Market Power and Cartel Formation: Theory and an Empirical Test

Posted: 23 Sep 2001

See all articles by Darren Filson

Darren Filson

Claremont McKenna College - Robert Day School of Economics and Finance

Edward Keen

KPMG

Eric Fruits

Law and Economics Consulting Group (LECG), Inc.

Thomas Borcherding

Claremont Colleges, Claremont Graduate University - Department of Economics

Abstract

Antitrust enforcement makes it difficult to test theories of cartel formation because most attempts to form cartels are blocked or kept secret. However, federal laws allow U.S. produce growers to operate marketing cartels through devices called marketing orders. These cartels use quantity controls and quality standards to raise prices on fresh produce. Some growers have adopted marketing orders and others have not. This paper develops and tests a positive theory of the adoption of marketing orders. The theory suggests that growers in a region are more likely to adopt a marketing order if the demand for fresh produce is inelastic, the growers' market share in the fresh market is large, there are barriers to entry and expansion, the fraction of the output the growers ship to the fresh market is not too large or too small, growers are homogeneous, and large cooperatives exist. Probit analyses support these hypotheses.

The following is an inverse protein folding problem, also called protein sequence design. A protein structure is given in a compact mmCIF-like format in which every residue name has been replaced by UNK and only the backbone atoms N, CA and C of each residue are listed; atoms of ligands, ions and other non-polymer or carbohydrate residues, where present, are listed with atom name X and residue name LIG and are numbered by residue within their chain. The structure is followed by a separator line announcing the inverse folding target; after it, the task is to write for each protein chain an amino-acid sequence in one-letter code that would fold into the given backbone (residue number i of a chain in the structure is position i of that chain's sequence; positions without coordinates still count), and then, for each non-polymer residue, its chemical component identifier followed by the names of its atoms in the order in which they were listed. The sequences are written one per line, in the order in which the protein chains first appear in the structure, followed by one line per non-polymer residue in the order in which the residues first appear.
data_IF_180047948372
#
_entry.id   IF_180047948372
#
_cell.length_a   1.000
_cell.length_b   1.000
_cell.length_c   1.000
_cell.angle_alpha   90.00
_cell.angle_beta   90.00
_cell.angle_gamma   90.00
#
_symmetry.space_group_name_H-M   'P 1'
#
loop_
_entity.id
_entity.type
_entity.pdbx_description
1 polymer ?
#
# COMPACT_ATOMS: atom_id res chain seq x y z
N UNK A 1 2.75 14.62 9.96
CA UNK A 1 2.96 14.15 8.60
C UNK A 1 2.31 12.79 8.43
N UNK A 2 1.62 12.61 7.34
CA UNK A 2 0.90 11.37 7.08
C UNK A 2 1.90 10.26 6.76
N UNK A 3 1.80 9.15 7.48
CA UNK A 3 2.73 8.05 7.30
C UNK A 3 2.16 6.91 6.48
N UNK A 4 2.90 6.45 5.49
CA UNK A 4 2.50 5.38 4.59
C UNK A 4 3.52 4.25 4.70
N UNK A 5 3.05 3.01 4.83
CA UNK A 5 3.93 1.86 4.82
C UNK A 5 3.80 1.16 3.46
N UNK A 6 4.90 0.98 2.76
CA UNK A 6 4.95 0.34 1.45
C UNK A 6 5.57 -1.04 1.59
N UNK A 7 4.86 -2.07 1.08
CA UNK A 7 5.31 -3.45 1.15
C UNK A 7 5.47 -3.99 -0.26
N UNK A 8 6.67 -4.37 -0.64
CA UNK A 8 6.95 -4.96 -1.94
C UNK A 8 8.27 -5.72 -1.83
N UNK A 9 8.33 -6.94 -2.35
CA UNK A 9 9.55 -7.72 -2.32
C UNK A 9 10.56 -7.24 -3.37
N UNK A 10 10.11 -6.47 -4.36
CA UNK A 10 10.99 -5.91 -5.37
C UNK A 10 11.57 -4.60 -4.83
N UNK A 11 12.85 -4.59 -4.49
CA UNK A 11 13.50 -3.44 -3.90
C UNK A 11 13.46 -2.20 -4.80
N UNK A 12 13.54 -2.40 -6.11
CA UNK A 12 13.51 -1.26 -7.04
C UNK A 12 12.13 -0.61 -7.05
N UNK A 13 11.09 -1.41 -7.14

Suggested Citation

Filson, Darren and Keen, Edward and Fruits, Eric and Borcherding, Thomas, Market Power and Cartel Formation: Theory and an Empirical Test. Journal of Law & Economics, Vol. 44, No. 2, Pt. 1, October 2001, Available at SSRN: https://ssrn.com/abstract=280100

Darren Filson (Contact Author)

Claremont McKenna College - Robert Day School of Economics and Finance ( email )

500 E. Ninth Street
Claremont, CA 91711
United States

HOME PAGE: http://www.cmc.edu/academic/faculty/profile/darren-filson

Edward Keen

KPMG

8 Salisbury Square
Global Transfer Pricing
London EC4Y 8BB
United Kingdom

Eric Fruits

Law and Economics Consulting Group (LECG), Inc.

333 South Grand Avenue
Suite 3750
Los Angeles, CA 90071
United States

Thomas Borcherding

Claremont Colleges, Claremont Graduate University - Department of Economics ( email )

Claremont, CA 91711
United States

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